Coulter expects most hotel guests will be arriving via the light rail, and would rather they be greeted by a more vibrant set of buildings instead of empty lots and cyclone fencing.

The development around the station will bring 400 apartments and 59,000 square feet of retail space to the area. The plan passed through the development review phase in October. Construction could begin as early as next spring and parts of the project could open by late 2019.

Once the Capitol Hill Station project starts construction, it will help Coulter and his group set their timeline.

Meanwhile, more, even larger hotel projects could be lined up in the future. If Mandatory Housing Affordability rezoning around Broadway is approved, new 75-foot height limits could include changes that will would allow seven-story buildings with commercial use throughout.

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Bob Knudson
Bob Knudson
4 years ago

I’m still not certain what an “efficiency-style apartment” (aka “efficiency-dwelling unit”) is. Is it the same as an apodment, without the shared kitchen? I assume it’s something like 300 square feet, and it will be interesting to see what the rents will be in this new building….suspect they will be relatively expensive.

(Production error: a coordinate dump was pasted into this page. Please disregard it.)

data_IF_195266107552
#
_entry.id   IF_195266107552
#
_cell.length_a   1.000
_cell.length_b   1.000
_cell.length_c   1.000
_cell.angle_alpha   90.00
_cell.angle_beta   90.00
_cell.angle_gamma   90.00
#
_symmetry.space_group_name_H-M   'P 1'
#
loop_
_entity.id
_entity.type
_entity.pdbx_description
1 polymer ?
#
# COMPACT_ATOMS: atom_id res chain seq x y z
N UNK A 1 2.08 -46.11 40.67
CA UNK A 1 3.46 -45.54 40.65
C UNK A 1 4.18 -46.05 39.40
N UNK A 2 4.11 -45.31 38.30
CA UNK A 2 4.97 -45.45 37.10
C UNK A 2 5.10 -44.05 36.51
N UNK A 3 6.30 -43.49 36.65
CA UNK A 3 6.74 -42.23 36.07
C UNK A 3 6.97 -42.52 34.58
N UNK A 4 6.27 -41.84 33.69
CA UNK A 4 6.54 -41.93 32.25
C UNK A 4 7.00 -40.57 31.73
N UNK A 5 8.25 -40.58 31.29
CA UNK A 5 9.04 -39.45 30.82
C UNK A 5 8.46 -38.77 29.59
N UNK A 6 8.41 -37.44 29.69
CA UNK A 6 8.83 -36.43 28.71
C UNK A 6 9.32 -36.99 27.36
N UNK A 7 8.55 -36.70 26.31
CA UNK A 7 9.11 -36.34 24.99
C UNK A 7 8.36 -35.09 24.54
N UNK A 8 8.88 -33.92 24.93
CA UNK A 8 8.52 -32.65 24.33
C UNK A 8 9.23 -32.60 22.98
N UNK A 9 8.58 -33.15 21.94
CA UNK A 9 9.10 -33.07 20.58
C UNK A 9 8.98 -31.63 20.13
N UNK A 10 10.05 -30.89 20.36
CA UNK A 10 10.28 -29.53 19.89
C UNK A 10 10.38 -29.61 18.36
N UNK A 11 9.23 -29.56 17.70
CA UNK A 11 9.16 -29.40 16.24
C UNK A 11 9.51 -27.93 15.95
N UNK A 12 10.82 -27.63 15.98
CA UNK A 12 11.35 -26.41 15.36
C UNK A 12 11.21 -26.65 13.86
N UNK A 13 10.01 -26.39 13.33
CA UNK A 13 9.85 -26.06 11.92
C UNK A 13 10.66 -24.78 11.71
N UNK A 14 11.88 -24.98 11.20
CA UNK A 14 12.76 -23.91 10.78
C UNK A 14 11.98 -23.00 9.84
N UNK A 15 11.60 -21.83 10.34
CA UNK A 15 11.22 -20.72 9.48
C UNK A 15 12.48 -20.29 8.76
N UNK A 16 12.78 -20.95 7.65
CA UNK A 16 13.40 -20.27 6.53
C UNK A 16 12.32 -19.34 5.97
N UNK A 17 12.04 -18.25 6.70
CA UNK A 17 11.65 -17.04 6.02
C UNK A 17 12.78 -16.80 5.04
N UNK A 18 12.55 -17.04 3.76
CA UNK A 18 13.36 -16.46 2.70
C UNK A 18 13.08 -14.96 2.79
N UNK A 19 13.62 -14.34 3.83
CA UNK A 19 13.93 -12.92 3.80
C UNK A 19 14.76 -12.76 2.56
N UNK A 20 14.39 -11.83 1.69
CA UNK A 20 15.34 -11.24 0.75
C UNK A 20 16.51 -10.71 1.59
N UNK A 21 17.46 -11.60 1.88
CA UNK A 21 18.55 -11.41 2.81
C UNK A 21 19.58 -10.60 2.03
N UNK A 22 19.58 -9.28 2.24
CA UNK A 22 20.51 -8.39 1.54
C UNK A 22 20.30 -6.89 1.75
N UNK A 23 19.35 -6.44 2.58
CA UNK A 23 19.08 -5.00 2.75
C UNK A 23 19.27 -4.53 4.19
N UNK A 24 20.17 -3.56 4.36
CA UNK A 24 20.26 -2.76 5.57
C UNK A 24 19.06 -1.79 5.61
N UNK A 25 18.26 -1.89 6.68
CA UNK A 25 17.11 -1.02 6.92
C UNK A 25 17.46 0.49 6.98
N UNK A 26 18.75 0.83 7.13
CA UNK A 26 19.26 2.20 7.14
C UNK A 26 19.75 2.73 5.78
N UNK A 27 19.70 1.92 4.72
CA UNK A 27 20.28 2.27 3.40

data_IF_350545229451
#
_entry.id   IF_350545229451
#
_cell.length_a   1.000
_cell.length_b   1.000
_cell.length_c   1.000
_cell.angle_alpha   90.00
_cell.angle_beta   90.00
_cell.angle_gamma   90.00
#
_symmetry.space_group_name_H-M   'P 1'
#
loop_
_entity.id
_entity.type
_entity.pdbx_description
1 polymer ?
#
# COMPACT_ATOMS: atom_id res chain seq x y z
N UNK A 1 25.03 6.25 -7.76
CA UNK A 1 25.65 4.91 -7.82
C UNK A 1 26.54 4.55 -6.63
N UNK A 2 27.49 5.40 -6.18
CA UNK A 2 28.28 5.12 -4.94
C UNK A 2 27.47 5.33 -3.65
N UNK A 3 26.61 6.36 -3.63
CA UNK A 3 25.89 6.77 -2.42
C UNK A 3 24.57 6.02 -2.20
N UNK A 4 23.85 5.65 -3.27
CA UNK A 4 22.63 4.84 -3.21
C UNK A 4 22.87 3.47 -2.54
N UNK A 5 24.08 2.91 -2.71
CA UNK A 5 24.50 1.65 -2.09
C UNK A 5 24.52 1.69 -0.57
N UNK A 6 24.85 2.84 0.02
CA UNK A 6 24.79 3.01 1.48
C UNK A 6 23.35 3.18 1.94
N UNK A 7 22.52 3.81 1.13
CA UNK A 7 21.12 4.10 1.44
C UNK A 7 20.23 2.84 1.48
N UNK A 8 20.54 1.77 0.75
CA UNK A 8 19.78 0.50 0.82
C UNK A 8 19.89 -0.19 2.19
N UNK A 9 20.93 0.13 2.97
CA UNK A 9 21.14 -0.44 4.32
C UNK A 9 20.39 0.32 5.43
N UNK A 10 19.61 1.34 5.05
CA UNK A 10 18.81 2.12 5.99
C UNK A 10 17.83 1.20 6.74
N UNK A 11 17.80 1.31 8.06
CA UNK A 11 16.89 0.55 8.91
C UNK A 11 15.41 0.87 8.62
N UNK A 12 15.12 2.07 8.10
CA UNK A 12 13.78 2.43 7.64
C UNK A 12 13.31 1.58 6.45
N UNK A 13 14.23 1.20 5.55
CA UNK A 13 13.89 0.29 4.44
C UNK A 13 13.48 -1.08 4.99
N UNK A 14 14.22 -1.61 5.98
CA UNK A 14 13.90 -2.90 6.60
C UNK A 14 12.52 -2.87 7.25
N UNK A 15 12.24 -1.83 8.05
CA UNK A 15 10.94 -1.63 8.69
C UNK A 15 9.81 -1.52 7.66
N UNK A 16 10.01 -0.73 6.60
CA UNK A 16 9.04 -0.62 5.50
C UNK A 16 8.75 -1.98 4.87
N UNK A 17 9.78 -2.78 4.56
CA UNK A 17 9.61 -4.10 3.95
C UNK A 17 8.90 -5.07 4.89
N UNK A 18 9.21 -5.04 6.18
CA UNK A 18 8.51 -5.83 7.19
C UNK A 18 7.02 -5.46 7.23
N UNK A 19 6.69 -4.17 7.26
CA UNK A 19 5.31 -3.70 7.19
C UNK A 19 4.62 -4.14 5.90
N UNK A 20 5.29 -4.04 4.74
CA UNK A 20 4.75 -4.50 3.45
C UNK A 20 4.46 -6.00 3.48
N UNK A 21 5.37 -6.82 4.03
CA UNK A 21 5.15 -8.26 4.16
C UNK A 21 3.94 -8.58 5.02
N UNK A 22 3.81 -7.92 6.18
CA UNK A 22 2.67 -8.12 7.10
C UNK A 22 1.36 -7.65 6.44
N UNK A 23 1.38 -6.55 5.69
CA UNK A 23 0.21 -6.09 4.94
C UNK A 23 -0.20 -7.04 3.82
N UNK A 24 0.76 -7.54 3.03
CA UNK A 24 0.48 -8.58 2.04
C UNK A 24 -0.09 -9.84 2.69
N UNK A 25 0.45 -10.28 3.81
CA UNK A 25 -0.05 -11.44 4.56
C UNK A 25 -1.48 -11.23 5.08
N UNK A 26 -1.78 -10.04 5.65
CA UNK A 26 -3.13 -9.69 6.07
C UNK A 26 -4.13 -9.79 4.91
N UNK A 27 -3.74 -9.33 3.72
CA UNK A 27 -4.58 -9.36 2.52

4 years ago
Reply to  Bob Knudson

To my knowledge Seattle does not any longer allow “Apodments,” at least in the form in which they were being constructed in previous years (through zoning a loophole where each apodment stack was a “townhouse” with 8 bedrooms, and one kitchen). Development has been replaced by SEDUs (small efficiency dwelling units) that have to be a minimum of 220 square feet and include cooking and bathroom facilities in-unit. Developers can also choose to have separate larger facilities, such as a shared kitchen or lounge elsewhere in the building. I’ve been seeing a lot of permitting for SEDUs, generally around 300 sq ft apartments. They’re more like the “efficiency studios” I lived in on Capitol Hill in the 2000’s when I graduated as a poor broke 21 y/o. Still not a fan of SEDUs but it’s a step in the right direction for livability standards.

4 years ago

It’s really surprising that the decision was made to remove a floor to allow for greater interior ceiling heights. That seems counter to to the cost cutting measures that are typically employed.

I’m honestly surprised that developers haven’t lowered ceiling heights to squeeze in more tiny units. People will still scoop them up as fast as they can build them.

4 years ago
Reply to  Timmy73

My guess is that hotels rely more on public guest feedback (i.e. yelp, user reviews, user reviews, etc) than apartments. While you can look for apartment ratings online, they aren’t used very often (not sure why), and most apartment buildings aren’t even on yelp. As such, reviews like “tiny, cramped, low ceilings” could really kill a hotel and drive down the nightly rates. They might make more $$ with better reviews and higher nightly rates, than with more, “cramped” hotel rooms. Meanwhile, “tiny, cramped, low ceilings” would be expected in a micro-apartment, and probably not worth reviewing.